Personnel Expense to Gross Income

Personnel costs include wage and salary as well as employment related taxes and benefits. The personnel expense to gross income ratio is a measure of how efficiently the personnel of the cooperative are being used. Human capital is a key part of a successful cooperative. The best people should be in the right positions where they can be the most productive. Personnel expenses account for 35 percent to 40 percent of gross margin for many cooperatives. This ratio can be improved by reducing overtime of employees, reducing unproductive employees, or encouraging productivity and margins without removing any employees.

 

Bad Debt to Credit Sales

The bad debt to credit sales measures the ultimate cost of the cooperative’s credit policy. This preferably averages less than a quarter of a percent. Many cooperatives charge an allowance for bad debts each year, then adjust for the actual amount. Bad debt expense estimate can be best calculated by averaging the actual amount of several years.

 

Profitability Ratio

Profitability measures do exactly what they say; they measure the profitability of the company for the past year and give indicators of how to further improve local profitability. A key term is that these financial ratios are based on local earnings.  Local earnings do not include patronage refunds received from regional cooperative or income or losses from joint ventures and one-time events. By using local ratios the cooperative can remove the variability produced by the ups and downs of regional patronage refunds. It also prevents the cooperative from looking worse than it actually is, due to weak joint ventures, extraordinary losses, and regional stock write-downs.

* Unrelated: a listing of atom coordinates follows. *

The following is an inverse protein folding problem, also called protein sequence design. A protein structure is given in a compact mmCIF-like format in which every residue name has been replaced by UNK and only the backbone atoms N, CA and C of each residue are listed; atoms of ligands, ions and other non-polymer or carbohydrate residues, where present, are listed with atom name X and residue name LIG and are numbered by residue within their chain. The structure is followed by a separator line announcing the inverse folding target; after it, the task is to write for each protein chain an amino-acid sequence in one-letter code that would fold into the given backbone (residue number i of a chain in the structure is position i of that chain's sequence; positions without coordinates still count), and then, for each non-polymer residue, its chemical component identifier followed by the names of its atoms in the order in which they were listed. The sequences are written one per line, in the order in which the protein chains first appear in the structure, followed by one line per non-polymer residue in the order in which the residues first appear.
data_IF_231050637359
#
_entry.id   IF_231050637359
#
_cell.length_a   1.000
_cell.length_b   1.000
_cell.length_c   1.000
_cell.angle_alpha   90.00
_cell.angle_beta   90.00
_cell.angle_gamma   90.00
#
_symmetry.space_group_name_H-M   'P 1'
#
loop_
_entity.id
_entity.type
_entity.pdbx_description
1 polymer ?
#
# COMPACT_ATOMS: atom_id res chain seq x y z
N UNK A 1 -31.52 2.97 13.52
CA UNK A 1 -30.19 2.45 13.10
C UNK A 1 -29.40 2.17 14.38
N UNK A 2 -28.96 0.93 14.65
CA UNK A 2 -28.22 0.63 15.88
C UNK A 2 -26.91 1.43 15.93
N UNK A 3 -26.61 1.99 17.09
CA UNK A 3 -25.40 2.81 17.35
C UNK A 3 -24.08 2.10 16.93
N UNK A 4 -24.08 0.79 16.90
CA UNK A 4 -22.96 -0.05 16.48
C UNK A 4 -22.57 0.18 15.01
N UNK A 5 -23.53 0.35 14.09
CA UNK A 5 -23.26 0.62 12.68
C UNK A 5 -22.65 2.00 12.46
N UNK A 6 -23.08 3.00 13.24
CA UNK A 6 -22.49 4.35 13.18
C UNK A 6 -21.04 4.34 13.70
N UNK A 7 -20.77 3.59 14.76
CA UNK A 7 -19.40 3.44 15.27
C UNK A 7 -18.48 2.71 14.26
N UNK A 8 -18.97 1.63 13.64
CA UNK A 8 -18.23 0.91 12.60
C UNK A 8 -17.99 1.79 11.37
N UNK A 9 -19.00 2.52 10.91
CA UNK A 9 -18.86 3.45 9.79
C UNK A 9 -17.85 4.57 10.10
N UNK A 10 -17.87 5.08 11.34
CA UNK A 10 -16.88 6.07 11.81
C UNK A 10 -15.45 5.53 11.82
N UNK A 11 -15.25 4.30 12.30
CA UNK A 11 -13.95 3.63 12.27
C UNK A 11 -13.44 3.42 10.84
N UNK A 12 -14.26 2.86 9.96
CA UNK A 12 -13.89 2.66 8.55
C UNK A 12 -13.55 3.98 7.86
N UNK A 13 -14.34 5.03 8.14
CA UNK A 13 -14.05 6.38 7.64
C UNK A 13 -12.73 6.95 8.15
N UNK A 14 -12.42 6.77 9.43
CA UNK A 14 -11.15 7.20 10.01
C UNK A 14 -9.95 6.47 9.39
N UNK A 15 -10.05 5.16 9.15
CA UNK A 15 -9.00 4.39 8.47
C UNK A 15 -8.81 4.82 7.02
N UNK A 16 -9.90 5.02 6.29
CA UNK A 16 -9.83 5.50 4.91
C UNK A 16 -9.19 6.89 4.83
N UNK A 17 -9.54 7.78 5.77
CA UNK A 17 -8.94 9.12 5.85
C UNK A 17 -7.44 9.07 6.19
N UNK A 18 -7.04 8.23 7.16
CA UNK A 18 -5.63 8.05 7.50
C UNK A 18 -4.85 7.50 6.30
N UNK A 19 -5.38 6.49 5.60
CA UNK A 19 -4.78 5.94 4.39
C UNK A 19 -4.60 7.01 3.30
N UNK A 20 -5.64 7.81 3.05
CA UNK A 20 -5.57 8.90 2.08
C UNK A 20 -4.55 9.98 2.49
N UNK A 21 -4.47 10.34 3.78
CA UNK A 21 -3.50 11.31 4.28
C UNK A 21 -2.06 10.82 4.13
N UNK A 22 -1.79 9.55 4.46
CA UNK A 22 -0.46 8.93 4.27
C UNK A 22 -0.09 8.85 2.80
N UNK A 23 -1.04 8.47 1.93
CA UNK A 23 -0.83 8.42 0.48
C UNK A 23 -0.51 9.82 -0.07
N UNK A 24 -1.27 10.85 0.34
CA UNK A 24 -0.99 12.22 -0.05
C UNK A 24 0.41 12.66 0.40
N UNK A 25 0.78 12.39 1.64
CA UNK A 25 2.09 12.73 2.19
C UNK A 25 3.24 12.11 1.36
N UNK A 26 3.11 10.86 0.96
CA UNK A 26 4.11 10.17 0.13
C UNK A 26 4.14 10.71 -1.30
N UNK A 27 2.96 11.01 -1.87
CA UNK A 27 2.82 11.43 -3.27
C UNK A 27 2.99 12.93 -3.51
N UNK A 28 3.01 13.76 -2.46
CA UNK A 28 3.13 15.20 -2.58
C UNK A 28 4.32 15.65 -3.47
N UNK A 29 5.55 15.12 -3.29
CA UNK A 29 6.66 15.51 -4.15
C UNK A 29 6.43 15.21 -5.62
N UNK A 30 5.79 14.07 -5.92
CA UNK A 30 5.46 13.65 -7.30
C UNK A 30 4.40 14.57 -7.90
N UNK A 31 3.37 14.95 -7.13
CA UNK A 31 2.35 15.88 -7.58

Local Savings

The local savings margin removes non-cash and cash patronage income, gains and losses on sales of assets, and income from joint ventures from the net profit (before tax) of the company. This gives the savings number that was actually generated by the local cooperative, without the income (loss) provided by outside sources.

Joint venture income is becoming a big issue as many local cooperatives branch out and diversify. Most cooperatives participate in joint ventures that are substantially different than their core business (i.e. a grain elevator entering a joint venture in a convenience store). This income would clearly be taken out in calculating local savings. However, there are instances where the joint venture may be so closely related to the cooperative’s core business that the joint venture income will be included in the local savings (i.e. a grain elevator entering a joint venture in a grain marketing alliance). If in doubt whether or not joint venture income would be included in local income, consult your auditor or lender.

 

Local Savings to Local Assets

 

Local savings to local assets summarizes the return your cooperative is getting from its assets. It can be improved by increasing margins, eliminating unproductive assets, or reducing expenses. Again, local savings should be used to reflect the efficiencies of the local cooperative.

 

Return on Assets and Return on Equity

Return on assets is another measure that takes into account local assets and their relation to profits. It indicates whether or not local assets are being used efficiently and can be improved by reducing unproductive assets. Similarly, return on equity (or return on net worth) compares the pre-tax profit to total net worth. This is a measurement of how your cooperative is providing returns to your member/owners. It can be improved by increasing profits or by changing your debt structure.

 

Return on Local Equity

Return on local equity is calculated as pre-tax profits less dividends received from regional cooperatives as a ratio of local equity. Local equity is calculated as total equity less investments in regional cooperatives which are outside of the control of the local manager and board.